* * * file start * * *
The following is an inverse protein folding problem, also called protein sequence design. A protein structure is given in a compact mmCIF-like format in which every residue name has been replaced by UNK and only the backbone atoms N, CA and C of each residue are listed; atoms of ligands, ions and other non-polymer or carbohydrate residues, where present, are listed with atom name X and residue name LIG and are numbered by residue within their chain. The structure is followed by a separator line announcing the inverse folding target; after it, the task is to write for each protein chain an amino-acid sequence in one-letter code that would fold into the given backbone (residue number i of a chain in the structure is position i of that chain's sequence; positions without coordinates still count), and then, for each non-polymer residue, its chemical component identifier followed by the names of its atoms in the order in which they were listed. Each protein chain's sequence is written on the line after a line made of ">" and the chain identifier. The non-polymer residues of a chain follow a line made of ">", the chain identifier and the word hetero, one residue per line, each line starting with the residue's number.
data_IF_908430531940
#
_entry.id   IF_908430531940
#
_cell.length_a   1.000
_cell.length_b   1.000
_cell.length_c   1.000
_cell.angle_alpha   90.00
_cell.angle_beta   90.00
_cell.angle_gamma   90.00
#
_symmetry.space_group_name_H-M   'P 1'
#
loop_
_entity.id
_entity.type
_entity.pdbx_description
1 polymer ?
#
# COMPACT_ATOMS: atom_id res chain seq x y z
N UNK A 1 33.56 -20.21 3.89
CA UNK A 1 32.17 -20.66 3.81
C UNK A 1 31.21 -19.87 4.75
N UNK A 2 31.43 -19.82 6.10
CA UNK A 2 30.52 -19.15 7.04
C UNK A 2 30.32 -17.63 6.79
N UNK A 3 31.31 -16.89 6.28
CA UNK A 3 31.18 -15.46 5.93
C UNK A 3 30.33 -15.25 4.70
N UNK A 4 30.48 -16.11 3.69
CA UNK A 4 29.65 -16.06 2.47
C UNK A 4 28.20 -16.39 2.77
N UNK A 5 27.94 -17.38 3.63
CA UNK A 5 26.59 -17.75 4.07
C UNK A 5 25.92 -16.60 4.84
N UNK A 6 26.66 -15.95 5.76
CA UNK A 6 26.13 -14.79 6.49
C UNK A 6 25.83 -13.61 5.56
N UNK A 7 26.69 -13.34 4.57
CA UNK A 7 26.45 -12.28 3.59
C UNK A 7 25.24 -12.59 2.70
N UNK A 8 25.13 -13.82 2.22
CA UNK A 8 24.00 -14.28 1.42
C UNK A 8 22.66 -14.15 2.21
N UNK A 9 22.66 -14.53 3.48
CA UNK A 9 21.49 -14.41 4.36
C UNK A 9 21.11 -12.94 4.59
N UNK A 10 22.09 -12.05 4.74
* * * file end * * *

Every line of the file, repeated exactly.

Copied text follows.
The following is an inverse protein folding problem, also called protein sequence design. A protein structure is given in a compact mmCIF-like format in which every residue name has been replaced by UNK and only the backbone atoms N, CA and C of each residue are listed; atoms of ligands, ions and other non-polymer or carbohydrate residues, where present, are listed with atom name X and residue name LIG and are numbered by residue within their chain. The structure is followed by a separator line announcing the inverse folding target; after it, the task is to write for each protein chain an amino-acid sequence in one-letter code that would fold into the given backbone (residue number i of a chain in the structure is position i of that chain's sequence; positions without coordinates still count), and then, for each non-polymer residue, its chemical component identifier followed by the names of its atoms in the order in which they were listed. Each protein chain's sequence is written on the line after a line made of ">" and the chain identifier. The non-polymer residues of a chain follow a line made of ">", the chain identifier and the word hetero, one residue per line, each line starting with the residue's number.
data_IF_908430531940
#
_entry.id   IF_908430531940
#
_cell.length_a   1.000
_cell.length_b   1.000
_cell.length_c   1.000
_cell.angle_alpha   90.00
_cell.angle_beta   90.00
_cell.angle_gamma   90.00
#
_symmetry.space_group_name_H-M   'P 1'
#
loop_
_entity.id
_entity.type
_entity.pdbx_description
1 polymer ?
#
# COMPACT_ATOMS: atom_id res chain seq x y z
N UNK A 1 33.56 -20.21 3.89
CA UNK A 1 32.17 -20.66 3.81
C UNK A 1 31.21 -19.87 4.75
N UNK A 2 31.43 -19.82 6.10
CA UNK A 2 30.52 -19.15 7.04
C UNK A 2 30.32 -17.63 6.79
N UNK A 3 31.31 -16.89 6.28
CA UNK A 3 31.18 -15.46 5.93
C UNK A 3 30.33 -15.25 4.70
N UNK A 4 30.48 -16.11 3.69
CA UNK A 4 29.65 -16.06 2.47
C UNK A 4 28.20 -16.39 2.77
N UNK A 5 27.94 -17.38 3.63
CA UNK A 5 26.59 -17.75 4.07
C UNK A 5 25.92 -16.60 4.84
N UNK A 6 26.66 -15.95 5.76
CA UNK A 6 26.13 -14.79 6.49
C UNK A 6 25.83 -13.61 5.56
N UNK A 7 26.69 -13.34 4.57
CA UNK A 7 26.45 -12.28 3.59
C UNK A 7 25.24 -12.59 2.70
N UNK A 8 25.13 -13.82 2.22
CA UNK A 8 24.00 -14.28 1.42
C UNK A 8 22.66 -14.15 2.21
N UNK A 9 22.66 -14.53 3.48
CA UNK A 9 21.49 -14.41 4.36
C UNK A 9 21.11 -12.94 4.59
N UNK A 10 22.09 -12.05 4.74